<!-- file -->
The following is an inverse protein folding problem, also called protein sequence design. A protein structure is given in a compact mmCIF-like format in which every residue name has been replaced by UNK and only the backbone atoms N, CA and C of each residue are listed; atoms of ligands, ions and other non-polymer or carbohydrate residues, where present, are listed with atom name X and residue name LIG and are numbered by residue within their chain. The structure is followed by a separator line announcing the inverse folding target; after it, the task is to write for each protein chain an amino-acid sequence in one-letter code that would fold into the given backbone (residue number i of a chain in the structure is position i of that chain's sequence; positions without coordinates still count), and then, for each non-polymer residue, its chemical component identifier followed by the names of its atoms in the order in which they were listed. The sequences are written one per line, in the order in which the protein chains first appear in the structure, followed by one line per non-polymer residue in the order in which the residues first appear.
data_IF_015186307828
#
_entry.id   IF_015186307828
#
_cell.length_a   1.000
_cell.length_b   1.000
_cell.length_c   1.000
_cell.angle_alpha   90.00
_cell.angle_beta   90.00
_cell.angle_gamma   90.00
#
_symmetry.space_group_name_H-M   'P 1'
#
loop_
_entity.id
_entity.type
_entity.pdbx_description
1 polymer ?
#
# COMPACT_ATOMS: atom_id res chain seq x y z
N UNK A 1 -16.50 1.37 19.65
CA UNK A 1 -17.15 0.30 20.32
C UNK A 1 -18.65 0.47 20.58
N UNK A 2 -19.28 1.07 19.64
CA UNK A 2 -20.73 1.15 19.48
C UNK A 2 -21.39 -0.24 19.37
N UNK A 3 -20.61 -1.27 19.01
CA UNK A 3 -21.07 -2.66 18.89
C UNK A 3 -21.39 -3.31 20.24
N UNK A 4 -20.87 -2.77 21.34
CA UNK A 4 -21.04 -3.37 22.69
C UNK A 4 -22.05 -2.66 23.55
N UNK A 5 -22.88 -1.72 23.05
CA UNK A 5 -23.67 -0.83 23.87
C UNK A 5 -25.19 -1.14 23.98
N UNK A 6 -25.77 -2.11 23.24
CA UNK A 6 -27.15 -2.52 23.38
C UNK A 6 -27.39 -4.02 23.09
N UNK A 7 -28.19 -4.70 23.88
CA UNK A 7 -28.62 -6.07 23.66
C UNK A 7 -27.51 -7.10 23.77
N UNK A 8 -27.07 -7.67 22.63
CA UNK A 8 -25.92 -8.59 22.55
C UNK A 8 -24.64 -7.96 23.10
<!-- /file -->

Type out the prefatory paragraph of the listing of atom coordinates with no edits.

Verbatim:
The following is an inverse protein folding problem, also called protein sequence design. A protein structure is given in a compact mmCIF-like format in which every residue name has been replaced by UNK and only the backbone atoms N, CA and C of each residue are listed; atoms of ligands, ions and other non-polymer or carbohydrate residues, where present, are listed with atom name X and residue name LIG and are numbered by residue within their chain. The structure is followed by a separator line announcing the inverse folding target; after it, the task is to write for each protein chain an amino-acid sequence in one-letter code that would fold into the given backbone (residue number i of a chain in the structure is position i of that chain's sequence; positions without coordinates still count), and then, for each non-polymer residue, its chemical component identifier followed by the names of its atoms in the order in which they were listed. The sequences are written one per line, in the order in which the protein chains first appear in the structure, followed by one line per non-polymer residue in the order in which the residues first appear.